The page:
Beginning in 1997, when we conducted our first Institute amongst 15 fighting congregations in a dysfunctional and earthquake ravaged community in Costa Rica, we have consistently seen what can happen when artists with the training and passion for service engage their art as a vehicle for transformation. Though often difficult to document in quantitative terms, there is evidence of our impact at home here in Philadelphia and around the world in some very challenging places. First a few of my favorite quotes.
“This week I learned not to kill people”, is probably one of my favorite quotes from a young boy following our arts for peace camp in Guatemala. This young man lives in a bullet ridden barrio infested with violent gangs. At 10 years of age, he is already being recruited to “join-up”.
“This is the first time my son has ever succeeded in any academic class”, stated a mother after her son with autism attended our summer art and biology class.
“I decided not to go to the streets tonight and stay home and practice my jewelry making instead”, was a declaration made to two of our interns conducting a pilot jewelry making project with sex workers in Santo Domingo, Dominican Republic. This project is part of our growing Central American initiative in partnership with Strategies for Transformation where the arts are particularly powerful with street youth, gangs in prison, and sex workers.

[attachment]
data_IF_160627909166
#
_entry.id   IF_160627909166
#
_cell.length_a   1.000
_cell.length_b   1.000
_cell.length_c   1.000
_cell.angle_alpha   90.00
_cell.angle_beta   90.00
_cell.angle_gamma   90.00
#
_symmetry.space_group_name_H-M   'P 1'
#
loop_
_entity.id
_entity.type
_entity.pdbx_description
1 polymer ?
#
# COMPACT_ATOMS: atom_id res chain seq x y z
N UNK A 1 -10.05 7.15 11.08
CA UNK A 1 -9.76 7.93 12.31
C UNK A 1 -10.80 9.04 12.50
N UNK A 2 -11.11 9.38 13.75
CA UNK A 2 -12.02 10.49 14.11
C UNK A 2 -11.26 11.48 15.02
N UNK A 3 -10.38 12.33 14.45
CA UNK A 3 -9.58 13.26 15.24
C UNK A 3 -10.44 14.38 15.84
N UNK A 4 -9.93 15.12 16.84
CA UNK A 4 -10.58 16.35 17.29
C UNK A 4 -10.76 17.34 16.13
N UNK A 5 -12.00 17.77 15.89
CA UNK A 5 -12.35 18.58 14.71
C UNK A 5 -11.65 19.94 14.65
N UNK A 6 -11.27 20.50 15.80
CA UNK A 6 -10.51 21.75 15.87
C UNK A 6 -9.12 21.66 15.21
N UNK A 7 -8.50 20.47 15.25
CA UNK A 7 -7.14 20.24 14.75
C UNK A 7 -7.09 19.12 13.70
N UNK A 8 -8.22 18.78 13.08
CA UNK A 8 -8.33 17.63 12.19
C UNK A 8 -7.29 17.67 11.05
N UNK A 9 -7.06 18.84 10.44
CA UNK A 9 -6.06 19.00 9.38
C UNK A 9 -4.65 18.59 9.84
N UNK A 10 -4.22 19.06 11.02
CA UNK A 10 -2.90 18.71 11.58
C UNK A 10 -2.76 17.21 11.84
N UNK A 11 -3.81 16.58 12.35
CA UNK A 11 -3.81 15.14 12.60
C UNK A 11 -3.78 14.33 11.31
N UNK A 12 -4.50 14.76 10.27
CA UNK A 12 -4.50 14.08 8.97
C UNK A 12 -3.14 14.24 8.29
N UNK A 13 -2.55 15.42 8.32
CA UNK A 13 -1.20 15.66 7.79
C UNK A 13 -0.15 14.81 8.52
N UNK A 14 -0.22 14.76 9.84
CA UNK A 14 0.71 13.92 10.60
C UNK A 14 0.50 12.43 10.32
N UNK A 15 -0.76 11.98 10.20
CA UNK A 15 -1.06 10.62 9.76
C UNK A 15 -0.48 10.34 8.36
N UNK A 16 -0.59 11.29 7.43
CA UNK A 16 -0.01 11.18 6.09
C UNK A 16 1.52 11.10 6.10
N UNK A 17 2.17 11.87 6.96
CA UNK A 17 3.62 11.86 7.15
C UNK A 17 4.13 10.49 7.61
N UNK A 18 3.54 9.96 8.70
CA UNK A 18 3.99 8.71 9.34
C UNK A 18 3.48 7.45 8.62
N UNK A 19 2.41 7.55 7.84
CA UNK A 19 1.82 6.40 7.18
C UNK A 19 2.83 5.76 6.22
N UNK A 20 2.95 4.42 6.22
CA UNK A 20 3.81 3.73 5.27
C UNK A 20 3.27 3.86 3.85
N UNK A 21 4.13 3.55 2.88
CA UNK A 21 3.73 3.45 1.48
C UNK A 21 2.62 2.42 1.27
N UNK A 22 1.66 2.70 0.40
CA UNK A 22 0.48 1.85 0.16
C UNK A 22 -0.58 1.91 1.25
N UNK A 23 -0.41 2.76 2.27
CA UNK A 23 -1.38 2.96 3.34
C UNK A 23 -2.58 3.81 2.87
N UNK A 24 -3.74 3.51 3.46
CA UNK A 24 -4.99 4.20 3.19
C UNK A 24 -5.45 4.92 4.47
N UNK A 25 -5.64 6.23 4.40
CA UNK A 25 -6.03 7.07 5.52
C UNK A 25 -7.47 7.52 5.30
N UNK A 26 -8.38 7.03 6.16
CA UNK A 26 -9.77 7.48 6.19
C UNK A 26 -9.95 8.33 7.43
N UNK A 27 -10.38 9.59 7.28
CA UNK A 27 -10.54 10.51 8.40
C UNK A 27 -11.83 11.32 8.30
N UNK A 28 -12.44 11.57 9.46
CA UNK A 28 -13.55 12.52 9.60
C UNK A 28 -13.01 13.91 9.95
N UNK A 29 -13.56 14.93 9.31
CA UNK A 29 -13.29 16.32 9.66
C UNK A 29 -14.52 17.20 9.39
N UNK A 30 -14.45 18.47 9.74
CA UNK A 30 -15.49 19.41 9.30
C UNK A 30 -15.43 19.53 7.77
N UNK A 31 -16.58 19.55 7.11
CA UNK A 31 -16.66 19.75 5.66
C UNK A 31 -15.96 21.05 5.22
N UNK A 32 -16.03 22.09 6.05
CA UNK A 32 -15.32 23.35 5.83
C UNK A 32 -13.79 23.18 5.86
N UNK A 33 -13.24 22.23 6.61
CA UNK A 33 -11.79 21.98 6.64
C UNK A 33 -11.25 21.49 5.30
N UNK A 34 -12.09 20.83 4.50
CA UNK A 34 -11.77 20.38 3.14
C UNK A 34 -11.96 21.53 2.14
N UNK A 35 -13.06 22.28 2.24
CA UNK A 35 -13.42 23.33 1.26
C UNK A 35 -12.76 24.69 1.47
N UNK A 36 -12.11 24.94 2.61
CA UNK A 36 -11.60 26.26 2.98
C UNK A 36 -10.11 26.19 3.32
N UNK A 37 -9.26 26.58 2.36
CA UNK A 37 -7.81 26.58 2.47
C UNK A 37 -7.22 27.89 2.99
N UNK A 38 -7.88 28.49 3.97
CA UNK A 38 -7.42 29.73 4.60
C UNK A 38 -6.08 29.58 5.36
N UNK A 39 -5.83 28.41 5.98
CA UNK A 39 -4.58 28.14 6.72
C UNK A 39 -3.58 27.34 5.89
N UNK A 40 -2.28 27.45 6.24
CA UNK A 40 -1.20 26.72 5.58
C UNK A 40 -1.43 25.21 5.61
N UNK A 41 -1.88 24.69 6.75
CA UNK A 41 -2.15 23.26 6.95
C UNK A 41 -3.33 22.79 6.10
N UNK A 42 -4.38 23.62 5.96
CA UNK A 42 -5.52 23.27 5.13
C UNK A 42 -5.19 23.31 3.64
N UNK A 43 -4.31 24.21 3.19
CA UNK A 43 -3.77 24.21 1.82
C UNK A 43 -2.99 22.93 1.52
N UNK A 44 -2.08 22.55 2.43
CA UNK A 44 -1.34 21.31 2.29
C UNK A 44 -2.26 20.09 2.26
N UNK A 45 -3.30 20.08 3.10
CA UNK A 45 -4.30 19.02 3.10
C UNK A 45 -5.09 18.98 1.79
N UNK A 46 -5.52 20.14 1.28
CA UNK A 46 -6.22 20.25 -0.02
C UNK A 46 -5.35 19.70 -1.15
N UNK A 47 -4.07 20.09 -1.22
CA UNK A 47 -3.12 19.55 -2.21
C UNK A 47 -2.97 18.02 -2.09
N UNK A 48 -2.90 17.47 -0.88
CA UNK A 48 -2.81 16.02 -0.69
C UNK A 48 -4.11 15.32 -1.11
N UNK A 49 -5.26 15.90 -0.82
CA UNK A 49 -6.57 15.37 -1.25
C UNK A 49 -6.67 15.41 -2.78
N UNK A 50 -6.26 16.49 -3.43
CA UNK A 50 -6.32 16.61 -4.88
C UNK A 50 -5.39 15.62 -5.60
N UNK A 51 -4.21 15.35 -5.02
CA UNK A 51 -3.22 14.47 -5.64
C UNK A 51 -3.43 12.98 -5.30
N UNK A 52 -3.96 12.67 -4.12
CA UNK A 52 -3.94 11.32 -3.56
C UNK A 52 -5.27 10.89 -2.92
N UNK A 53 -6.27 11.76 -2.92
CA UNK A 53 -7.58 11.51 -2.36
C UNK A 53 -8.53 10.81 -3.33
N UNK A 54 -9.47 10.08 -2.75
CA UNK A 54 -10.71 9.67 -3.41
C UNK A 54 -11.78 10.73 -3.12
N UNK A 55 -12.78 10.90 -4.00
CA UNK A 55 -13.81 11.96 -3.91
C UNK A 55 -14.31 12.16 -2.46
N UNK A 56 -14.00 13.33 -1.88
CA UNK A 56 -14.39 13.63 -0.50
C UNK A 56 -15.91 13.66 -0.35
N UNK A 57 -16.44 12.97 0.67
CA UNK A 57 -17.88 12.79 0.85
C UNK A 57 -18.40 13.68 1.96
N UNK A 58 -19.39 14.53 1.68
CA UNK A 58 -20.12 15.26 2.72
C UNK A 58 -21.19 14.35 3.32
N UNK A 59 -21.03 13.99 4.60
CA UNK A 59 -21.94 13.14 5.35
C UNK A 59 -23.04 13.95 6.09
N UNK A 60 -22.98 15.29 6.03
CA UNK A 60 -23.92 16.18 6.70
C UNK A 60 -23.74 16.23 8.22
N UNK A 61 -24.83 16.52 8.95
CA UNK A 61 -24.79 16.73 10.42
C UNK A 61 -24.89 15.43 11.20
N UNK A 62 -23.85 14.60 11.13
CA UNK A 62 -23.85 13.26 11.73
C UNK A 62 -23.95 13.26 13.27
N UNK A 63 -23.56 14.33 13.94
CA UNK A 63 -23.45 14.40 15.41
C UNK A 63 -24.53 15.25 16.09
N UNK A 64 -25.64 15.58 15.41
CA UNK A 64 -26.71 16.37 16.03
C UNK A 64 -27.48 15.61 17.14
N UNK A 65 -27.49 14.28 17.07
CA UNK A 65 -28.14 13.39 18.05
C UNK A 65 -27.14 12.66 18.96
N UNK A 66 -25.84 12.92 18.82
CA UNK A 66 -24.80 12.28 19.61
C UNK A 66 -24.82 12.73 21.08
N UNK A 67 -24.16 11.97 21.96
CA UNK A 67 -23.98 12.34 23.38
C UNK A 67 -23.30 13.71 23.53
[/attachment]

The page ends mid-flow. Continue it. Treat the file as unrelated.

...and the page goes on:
“I decided to not put myself down and start putting myself up”, was the declaration of a young homeless girl in Philadelphia who was near tears during an art class when she faced a challenge at completing an art project. “I can’t!” she cried. Our teachers and volunteers told her, “stop putting yourself down, you can finish this project. We don’t want to ever hear you again say you can’t.” The young girl then redesigned her art project as a tombstone with the inscription, R.I.P. I CAN’T. With a smile of victory she declared, I CAN.
“When we went to the supermarket to shop and my daughter asked for more fruits and vegetables, instead of the usual stuff, I was shocked. She is teaching us how to eat better” reported the mother of a student in a homeless shelter culinary arts class. For this culinary arts student, it meant a sense of pride and excellence as well as a chance for a healthier life for her and her mother.